Is aviation fuel in Chris Leach's blood?
29 / 04 / 2013
Early in 1942, an historic decision was made by the British war-time government and American military officials to build a US Army Air Force base on a plateau close to the village of Stansted Mountfitchet in Essex, near London.
The first American unit, the 817th Aviation Engineering Battalion, arrived there in August 1942. Its role was to convert green English countryside into a military airfield. They would have been unaware that 50 years later their efforts would culminate in the establishment of Stansted, the third airport for London. They would have further been unaware that a baby boy, Chris Leach, was going to be born there.
By early 1946, all flying at Stansted had ceased and the hangars were used to store war surplus equipment from other closed airfields in the region, with prisoners of war assisting with equipment handling.
However, although it was still under the control of the Royal Air Force, some time in December 1946 London Aero Motor Services (LAMS) moved to Stansted and was described by the local newspaper as ‘Squatters with 17 Bombers’ as they lived and flew out of the corrugated steel nissen huts which had originally housed US Air Force personnel.
LAMS was set up by a Dr Graham Humby, owner of Grosvenor Square Garages. It operated from Stansted with six brand new Handley Page Halton aircraft, which were surplus Halifax bombers converted for civilian use.
In December 1946, a couple of LAMS aircraft were sent on a reconnaissance of closed airfields to find a new home. As a result a captain Dennis Leach, Chris’ father, made the first civilian flight at Stansted when he landed to check it out, despite the fact the airfield was officially closed!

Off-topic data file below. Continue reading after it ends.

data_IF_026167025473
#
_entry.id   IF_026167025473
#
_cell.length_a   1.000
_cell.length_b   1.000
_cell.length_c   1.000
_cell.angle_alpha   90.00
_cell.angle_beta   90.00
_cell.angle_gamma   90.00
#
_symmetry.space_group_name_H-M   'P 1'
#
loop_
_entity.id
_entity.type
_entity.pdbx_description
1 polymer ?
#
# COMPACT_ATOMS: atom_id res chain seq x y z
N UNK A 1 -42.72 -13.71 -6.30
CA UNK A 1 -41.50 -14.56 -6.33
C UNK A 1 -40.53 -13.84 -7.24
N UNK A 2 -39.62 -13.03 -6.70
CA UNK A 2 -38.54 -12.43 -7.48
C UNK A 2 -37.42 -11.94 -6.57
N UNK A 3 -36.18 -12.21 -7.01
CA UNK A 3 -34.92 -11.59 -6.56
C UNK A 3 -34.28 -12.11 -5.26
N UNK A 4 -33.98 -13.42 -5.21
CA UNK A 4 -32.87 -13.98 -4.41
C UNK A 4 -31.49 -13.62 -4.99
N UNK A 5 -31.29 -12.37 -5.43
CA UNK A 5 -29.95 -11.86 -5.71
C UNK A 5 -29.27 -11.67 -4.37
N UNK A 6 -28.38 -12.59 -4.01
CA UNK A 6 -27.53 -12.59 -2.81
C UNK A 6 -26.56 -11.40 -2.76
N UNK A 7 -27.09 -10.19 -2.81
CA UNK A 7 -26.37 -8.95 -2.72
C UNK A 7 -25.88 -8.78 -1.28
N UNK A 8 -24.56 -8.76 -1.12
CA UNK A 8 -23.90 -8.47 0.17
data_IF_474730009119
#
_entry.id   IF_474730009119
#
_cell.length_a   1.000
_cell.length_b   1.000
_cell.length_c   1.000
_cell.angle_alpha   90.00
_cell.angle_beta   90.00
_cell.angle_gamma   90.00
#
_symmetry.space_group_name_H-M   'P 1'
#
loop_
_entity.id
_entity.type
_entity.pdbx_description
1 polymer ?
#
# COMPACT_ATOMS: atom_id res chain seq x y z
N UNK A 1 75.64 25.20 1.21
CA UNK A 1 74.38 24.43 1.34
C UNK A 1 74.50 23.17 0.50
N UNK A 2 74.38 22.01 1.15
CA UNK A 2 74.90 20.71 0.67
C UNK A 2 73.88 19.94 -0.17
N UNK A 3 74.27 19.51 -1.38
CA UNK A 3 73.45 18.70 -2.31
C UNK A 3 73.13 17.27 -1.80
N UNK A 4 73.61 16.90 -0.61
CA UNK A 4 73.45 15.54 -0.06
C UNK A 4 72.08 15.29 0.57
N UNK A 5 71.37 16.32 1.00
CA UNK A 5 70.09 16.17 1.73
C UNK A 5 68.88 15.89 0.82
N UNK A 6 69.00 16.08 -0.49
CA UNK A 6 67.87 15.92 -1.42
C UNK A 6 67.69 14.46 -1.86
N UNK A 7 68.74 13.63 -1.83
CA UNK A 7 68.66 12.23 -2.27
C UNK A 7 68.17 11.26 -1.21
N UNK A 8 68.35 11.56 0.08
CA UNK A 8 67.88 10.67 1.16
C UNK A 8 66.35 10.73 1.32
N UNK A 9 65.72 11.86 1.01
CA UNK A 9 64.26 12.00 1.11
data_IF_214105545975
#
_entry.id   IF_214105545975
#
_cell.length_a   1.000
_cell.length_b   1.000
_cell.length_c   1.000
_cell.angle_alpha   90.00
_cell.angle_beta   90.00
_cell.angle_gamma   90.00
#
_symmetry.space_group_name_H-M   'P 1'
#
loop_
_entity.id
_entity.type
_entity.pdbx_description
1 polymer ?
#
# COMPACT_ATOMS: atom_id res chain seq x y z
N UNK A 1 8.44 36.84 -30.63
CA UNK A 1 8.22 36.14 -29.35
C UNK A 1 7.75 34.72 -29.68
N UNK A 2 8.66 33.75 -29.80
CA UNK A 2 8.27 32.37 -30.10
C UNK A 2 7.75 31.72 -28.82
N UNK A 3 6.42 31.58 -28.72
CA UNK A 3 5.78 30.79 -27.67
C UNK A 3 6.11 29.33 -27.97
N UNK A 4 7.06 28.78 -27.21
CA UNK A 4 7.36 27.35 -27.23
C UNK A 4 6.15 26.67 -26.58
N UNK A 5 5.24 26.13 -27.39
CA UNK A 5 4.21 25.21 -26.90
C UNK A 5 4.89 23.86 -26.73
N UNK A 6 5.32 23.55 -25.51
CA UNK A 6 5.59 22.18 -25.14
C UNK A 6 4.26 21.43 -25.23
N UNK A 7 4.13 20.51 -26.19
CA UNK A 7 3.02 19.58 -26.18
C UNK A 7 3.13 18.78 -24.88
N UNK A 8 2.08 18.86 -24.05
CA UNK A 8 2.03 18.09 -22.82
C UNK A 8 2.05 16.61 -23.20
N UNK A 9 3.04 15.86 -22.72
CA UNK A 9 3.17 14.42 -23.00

On 20 April 1949, Chris Leach was born in one of those nissen huts with, many say, aviation fuel fed to him by bottle.
From a family of aviators, Chris has been in the business virtually all his life, with a brief sojourn through 1960s flower-power, the hippy trail, and then a stab at training to be a school teacher, gaining a Bachelor of Education degree. But, as with many in this industry, aviation finally won out.
During the 1970s, Chris worked at Stansted with Saturn Airways in operations and as a loadmaster on Hercules aircraft, those aircraft eventually being absorbed by Trans International Airlines (TIA) and the operation moving to Frankfurt.
Chris continued in operations, but set up a cargo services operation at London Gatwick airport in 1975, before eventually moving into sales and sales management with TIA being acquired by The Transamerica Corporation and named, Transamerica Airlines.
He was then hired by Italian forwarder Savino del Bene, and was asked to go to the USA to set up an operation there. Chris and family, Tina and James, moved and lived on Long Island for several years, until their return to the UK. It was at this time that their daughter Emily was born and the family was complete.
In his entrepreneurial style, Chris then set up various businesses which met with mixed success until, in 1989, after a brief relationship with British Air Ferries and Evergreen International Airlines, he formed ACS, out of necessity, to feed his ever growing family.
The company was located in a smoke-filled basement in Chris’s home. Its first successes were in the uplift of humanitarian aid – and ACS has been renowned in this ever since.
Over the years, ACS has grown exponentially, increasing the size of its cargo operation and, without resting on his laurels, has also developed a large executive jet passenger business and commercial jet passenger business. The company now has 295 employees spread across 16 offices globally, with revenues in excess of £275 million.
Chris continues his entrepreneurial spirit today, training and encouraging young people to join the aviation business. He is still striving daily to be number one.